Flattening the Facebook Curve: Exploring Intersections of Critical Mathematics Education With the Real, the Surreal, and the Virtual During a Global Pandemic
Annica Andersson, University of South-Eastern Norway
Kathleen Nolan, University of Regina
Professor Annica Andersson ORCID: https://orcid.org/0000-0003-1897-7322
Professor Kathleen Nolan ORCID: http://orcid.org/0000-0001-6587-6757
Correspondence regarding this article should be addressed to the authors: Annica Andersson contact email: email@example.com or Kathleen Nolan contact email: firstname.lastname@example.org
Flattening the Facebook Curve: Exploring Intersections of Critical Mathematics Education With the Real, the Surreal, and the Virtual During a Global Pandemic
Time Spent Looking at Exponential Graphs
Note. The language and graphical representation of exponential growth (and decay) were not, until recently, present within public discourse. (Image Source: Tripathi, 2020; Posted to Twitter March 25, 2020)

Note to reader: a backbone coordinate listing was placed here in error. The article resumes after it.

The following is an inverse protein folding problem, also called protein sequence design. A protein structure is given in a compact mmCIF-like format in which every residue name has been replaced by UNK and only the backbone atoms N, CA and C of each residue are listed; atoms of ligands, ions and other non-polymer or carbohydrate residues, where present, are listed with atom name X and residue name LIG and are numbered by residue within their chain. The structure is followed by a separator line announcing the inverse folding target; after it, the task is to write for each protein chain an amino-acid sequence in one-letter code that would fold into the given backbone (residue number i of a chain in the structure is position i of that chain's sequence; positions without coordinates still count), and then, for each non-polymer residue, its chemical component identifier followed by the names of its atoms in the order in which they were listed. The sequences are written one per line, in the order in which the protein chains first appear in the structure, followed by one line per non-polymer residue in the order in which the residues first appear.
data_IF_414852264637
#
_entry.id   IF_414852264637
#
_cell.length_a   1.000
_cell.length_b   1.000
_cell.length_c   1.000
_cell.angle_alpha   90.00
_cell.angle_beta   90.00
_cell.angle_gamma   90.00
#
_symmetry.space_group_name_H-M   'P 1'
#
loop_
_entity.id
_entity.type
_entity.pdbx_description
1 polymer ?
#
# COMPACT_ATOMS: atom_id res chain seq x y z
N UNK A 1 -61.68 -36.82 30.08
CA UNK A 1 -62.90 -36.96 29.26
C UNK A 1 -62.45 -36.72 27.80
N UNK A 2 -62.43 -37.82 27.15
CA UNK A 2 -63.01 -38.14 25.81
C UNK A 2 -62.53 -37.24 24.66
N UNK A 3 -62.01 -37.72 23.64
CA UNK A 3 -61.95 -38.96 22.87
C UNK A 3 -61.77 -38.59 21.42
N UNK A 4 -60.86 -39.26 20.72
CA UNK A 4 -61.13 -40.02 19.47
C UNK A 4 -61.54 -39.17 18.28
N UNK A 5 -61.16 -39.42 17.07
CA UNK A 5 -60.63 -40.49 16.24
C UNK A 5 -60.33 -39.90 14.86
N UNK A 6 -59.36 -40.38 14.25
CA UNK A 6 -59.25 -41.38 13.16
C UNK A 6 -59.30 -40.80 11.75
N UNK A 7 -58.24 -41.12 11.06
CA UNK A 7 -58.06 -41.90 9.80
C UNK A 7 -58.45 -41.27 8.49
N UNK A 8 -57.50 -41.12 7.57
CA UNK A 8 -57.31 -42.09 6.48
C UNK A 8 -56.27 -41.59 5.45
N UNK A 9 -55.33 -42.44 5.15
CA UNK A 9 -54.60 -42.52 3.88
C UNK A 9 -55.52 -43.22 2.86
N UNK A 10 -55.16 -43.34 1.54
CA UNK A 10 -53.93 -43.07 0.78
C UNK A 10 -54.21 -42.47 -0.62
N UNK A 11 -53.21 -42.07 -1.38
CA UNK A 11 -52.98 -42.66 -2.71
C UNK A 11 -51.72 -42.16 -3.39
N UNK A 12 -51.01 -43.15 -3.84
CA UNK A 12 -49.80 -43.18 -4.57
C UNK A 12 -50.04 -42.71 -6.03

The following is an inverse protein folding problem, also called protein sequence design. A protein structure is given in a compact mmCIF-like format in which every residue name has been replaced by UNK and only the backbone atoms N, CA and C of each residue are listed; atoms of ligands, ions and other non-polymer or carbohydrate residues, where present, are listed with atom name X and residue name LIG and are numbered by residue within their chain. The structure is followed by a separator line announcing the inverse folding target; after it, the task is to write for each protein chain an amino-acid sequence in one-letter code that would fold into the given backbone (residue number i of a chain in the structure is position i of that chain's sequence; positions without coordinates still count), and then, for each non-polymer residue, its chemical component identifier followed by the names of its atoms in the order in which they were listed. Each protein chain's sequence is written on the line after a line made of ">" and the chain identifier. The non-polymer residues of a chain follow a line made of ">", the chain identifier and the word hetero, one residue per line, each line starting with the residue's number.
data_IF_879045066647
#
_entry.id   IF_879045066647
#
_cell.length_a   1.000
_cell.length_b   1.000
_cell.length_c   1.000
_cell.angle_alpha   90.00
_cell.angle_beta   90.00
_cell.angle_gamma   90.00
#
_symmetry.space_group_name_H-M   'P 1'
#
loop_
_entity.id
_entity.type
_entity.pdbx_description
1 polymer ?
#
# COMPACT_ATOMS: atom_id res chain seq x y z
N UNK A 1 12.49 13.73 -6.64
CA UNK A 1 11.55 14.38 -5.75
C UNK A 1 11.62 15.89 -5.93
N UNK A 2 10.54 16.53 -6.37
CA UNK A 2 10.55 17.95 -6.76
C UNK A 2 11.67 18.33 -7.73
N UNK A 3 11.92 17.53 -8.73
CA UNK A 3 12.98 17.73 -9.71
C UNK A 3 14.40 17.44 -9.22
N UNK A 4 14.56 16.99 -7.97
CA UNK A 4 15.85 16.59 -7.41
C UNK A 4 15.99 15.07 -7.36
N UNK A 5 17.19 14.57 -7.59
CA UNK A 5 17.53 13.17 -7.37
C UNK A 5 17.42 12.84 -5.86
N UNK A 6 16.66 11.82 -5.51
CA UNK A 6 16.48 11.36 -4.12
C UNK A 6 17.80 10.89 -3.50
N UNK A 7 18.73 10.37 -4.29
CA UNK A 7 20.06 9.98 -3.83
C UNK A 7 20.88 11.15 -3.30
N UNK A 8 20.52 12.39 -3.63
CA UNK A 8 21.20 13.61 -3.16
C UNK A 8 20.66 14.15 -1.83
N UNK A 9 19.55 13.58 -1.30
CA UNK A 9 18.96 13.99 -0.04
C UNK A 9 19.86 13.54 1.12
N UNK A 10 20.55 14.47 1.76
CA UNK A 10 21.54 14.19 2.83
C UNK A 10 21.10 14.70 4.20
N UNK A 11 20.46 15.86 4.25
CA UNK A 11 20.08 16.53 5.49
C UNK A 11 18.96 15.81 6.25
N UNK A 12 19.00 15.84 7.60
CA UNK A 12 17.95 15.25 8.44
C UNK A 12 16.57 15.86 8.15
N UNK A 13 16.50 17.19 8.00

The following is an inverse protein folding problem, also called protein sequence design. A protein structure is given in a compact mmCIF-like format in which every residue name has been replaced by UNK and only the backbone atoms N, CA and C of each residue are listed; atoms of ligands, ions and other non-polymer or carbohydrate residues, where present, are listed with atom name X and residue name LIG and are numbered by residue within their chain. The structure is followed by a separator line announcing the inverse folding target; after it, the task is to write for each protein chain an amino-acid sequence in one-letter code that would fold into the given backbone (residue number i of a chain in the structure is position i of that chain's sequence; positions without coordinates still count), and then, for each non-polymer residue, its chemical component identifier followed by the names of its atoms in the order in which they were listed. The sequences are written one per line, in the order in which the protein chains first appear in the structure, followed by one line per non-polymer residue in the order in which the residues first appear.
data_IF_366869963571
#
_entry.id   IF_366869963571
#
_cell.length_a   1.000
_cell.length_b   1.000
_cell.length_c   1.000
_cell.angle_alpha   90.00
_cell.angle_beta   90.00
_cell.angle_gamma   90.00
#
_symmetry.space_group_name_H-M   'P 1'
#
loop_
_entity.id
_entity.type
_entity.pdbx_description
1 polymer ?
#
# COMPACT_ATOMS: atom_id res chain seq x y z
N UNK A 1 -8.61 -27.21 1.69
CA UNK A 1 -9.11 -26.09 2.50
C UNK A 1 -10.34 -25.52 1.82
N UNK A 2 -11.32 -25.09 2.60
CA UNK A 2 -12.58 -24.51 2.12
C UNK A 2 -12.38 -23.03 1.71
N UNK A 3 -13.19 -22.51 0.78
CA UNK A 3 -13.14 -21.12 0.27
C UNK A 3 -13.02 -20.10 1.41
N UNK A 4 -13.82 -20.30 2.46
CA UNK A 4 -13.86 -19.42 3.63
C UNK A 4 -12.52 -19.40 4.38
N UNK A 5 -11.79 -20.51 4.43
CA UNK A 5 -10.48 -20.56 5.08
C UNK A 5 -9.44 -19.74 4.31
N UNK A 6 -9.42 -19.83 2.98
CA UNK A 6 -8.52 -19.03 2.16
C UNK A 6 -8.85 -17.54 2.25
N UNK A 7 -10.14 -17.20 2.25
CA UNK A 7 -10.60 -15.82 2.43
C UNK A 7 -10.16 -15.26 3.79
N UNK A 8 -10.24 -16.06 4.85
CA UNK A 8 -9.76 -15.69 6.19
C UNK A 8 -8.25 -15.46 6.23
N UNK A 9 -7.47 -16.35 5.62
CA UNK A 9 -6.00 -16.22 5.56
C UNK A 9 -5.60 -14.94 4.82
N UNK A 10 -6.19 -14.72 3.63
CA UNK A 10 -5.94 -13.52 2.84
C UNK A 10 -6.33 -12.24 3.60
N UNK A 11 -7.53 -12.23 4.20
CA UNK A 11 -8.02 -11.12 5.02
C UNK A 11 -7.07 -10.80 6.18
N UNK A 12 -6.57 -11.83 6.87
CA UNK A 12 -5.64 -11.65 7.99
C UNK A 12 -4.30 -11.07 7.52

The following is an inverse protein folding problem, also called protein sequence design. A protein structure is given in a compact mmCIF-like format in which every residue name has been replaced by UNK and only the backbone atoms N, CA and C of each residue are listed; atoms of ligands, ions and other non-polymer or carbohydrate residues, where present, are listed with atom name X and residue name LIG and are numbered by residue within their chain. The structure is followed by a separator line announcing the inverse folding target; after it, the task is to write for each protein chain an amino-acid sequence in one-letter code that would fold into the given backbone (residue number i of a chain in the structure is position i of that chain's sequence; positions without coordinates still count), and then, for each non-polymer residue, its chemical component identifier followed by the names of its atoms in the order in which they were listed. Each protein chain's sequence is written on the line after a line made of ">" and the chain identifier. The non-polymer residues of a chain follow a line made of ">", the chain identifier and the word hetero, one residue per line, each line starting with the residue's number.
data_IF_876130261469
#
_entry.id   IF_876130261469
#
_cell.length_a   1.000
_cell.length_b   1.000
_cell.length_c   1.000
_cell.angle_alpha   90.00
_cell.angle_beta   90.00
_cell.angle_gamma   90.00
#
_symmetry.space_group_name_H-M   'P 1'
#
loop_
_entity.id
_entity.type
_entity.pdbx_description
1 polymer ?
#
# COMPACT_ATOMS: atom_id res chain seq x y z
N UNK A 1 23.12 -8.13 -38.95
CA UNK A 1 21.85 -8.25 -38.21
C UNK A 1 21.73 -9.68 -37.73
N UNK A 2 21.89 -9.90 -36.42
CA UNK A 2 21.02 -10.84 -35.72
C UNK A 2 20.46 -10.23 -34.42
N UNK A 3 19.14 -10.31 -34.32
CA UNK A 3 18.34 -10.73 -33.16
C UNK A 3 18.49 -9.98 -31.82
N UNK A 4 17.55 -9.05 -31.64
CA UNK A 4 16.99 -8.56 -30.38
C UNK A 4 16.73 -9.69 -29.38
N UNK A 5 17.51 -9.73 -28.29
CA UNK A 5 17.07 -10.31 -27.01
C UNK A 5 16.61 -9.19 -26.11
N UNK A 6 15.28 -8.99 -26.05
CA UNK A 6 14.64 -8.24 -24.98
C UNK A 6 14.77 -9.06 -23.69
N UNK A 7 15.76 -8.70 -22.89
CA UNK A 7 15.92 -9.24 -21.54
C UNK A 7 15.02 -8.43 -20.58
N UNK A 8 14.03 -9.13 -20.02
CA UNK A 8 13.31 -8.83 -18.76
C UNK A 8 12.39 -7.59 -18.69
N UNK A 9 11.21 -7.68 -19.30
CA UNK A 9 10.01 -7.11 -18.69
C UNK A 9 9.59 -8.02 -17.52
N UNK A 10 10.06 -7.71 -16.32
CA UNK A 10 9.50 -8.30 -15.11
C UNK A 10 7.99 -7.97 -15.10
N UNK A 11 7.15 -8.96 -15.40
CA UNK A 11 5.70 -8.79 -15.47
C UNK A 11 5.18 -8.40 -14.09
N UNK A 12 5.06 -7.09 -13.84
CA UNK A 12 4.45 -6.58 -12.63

Research in mathematics education reports advantages of bringing real life problems into the mathematics classroom (Liljedahl et al. 2016; Verschaffel et al., 2000). This research includes important questions posed by critical mathematics educators of what and whose real life is actually being represented in these problems (Andersson & Ravn, 2012; Skovsmose, 2001a; 2014). In any case, there is a widespread belief that students will better connect and engage with mathematics if teachers can relate the mathematics topic/curriculum, in some ways, to a student’s “real life.” At the same time, current studies show (Hidayatullah & Suprapti, 2020; Quinn, 2018) that students are excessively connected to their “virtual life”: Facebook, Twitter, Instagram, TikTok, Youtube and other forms of social media. It seems that, specifically in the time of the pandemic, life is less real than it is surreal; it is less real than it is virtual.